An Australian MP’s push for laws against COVID-19 vaccine passports has received support from a second MP, meaning it can be officially introduced to Parliament at the next sitting at the end of May.
Independent MP Craig Kelly announced on Saturday that his Bill would be seconded by the Liberal Member for Dawson George Christensen.
Kelly made the comments at a 1,000-strong rally in Sydney, which was held as part of a wider event called the Worldwide Rally for Freedom, Peace, and Human Rights.
“This morning at this rally in Brisbane. George Christensen, the member for Dawson and my good mate, confirmed he will second it,” Kelly said.
“But I will need your help. I will need you to get out there and talk to all your friends, your relatives, your acquaintances. Remember that courage is contagious,” he said.
“And I want you to ring your members of Parliament and get them to support this Bill,” he added. “These vaccine passports are nothing more than marketing gimmick of Big Pharma.”
Christensen, meanwhile, launched a petition online supporting the push against vaccine passports.
“I will be railing against any attempt to have any vaccination passports, digital passports—whatever the label—that segregates Australians into haves and have nots and denies them jobs, denies them services, or denies them access to certain areas,” the website states.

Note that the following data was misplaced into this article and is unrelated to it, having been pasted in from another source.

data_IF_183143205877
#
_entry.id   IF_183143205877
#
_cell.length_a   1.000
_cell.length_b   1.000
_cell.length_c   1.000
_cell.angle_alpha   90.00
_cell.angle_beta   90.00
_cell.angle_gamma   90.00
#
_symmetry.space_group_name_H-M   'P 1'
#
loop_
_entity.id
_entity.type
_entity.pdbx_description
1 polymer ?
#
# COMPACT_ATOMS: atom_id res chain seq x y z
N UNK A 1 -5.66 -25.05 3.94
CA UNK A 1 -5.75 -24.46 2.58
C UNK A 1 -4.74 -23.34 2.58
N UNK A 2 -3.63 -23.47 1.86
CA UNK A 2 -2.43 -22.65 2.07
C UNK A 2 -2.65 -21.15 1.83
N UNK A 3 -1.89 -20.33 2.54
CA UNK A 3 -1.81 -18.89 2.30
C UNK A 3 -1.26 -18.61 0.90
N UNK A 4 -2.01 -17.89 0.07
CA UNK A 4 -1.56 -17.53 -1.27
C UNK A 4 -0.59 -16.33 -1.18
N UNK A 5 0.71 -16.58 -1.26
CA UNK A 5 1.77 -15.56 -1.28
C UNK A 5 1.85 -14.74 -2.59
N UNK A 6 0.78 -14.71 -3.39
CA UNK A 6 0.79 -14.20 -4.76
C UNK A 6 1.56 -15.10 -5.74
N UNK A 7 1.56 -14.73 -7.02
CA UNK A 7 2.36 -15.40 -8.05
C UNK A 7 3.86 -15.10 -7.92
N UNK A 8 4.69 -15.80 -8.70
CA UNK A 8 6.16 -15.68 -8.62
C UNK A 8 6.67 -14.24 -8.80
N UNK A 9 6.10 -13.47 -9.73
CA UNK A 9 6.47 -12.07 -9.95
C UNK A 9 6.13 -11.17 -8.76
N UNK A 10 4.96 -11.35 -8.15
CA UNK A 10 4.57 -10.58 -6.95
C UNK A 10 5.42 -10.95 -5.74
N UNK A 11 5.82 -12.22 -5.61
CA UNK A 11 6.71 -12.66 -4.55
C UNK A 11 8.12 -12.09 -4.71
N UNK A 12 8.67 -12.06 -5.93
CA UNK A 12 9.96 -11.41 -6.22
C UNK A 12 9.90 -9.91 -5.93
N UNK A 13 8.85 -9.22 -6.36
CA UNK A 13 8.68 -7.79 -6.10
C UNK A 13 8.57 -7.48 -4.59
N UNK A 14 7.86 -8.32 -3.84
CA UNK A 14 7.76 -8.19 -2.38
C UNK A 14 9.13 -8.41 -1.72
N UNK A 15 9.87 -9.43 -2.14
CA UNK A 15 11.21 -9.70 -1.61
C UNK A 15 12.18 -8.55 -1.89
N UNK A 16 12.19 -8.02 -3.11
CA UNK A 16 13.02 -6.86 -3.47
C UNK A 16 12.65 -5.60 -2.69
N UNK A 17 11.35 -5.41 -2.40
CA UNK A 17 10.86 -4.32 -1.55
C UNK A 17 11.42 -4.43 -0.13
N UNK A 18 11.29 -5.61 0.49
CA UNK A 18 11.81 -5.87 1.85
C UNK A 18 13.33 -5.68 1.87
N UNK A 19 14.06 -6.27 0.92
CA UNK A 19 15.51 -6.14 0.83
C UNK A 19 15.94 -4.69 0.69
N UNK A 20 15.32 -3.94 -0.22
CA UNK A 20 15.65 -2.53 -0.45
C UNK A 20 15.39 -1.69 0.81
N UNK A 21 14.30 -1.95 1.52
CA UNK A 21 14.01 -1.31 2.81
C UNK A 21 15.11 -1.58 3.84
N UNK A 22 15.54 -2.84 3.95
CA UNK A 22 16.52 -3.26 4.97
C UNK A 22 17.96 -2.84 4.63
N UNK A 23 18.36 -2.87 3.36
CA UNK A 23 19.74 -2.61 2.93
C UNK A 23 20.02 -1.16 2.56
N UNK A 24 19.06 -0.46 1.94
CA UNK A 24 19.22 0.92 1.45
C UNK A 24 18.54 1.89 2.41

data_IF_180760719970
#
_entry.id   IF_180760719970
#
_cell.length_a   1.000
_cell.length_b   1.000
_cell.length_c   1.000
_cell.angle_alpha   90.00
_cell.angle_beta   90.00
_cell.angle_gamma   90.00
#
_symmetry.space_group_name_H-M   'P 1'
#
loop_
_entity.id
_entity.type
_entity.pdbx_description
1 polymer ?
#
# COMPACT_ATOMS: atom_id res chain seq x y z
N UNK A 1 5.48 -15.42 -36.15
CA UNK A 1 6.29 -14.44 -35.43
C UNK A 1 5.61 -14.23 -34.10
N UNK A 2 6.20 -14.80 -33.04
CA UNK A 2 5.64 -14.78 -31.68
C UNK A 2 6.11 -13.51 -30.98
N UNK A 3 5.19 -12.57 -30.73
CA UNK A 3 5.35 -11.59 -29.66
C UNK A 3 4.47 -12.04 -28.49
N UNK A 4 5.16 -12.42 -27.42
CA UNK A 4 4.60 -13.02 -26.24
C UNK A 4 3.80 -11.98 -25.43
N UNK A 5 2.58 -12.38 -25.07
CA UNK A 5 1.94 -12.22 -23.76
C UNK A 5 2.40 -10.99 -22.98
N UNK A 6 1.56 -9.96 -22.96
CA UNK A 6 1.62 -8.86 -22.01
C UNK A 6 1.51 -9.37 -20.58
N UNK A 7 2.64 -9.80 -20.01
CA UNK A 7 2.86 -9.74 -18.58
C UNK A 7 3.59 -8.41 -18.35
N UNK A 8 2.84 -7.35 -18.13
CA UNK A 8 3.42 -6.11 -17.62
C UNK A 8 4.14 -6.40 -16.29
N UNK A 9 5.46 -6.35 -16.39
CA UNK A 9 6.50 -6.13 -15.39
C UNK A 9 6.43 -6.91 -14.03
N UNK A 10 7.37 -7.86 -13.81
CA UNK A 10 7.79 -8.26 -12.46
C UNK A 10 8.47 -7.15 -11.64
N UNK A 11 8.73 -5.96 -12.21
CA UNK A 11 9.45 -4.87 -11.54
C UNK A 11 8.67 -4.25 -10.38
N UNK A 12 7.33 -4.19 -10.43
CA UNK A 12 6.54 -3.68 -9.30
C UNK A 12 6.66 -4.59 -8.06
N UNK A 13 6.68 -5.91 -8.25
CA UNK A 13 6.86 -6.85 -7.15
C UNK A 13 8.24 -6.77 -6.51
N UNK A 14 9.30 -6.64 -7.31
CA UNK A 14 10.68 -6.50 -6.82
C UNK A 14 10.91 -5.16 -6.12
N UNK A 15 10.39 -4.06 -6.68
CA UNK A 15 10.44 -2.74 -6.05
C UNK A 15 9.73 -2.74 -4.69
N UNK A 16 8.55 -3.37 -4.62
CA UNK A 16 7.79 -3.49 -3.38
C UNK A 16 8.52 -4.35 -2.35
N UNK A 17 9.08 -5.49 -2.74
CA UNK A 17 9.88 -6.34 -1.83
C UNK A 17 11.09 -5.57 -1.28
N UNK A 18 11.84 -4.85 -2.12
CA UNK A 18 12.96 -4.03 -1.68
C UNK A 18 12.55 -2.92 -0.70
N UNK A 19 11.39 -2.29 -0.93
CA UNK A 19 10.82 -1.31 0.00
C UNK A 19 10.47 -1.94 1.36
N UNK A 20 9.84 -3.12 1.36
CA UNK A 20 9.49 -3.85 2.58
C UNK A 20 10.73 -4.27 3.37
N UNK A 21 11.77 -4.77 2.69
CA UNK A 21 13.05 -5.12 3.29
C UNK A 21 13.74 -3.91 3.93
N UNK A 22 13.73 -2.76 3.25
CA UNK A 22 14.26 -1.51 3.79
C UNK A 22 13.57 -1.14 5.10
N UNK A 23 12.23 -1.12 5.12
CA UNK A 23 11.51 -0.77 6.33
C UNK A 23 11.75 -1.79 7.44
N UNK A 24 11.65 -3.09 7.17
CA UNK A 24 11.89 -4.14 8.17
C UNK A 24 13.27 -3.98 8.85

Discussion around vaccine passports is in its early stages in Australia, with some entrepreneurs pushing ahead and setting up electronic services.
The European Union meanwhile is considering a “Digital Green Pass,” which has been backed by countries like Greece and Cyprus, who rely heavily on tourism.
However, the Australian federal government has not committed to a passport. Instead, it is opting to use the existing Australian Immunisation Register to keep track of those who have taken the vaccine.
Kelly is modelling his Bill on an April law passed under U.S. Governor Ron DeSantis in Florida.
“There are now 12 U.S. states that have introduced legislation to ban those vaccine passports,” Kelly told Sky News Australia,
The Florida law prohibits health authorities from issuing passports and bans businesses from asking customers to show any documentation proving they have been vaccinated or that they have recovered from COVID-19.
The states that have moved to ban passports—via legislative means or executive order—include Arizona, Idaho, Iowa, Montana, Nebraska, Tennessee, and Texas.
New York became the first U.S. state to launch a COVID-19 vaccine passport.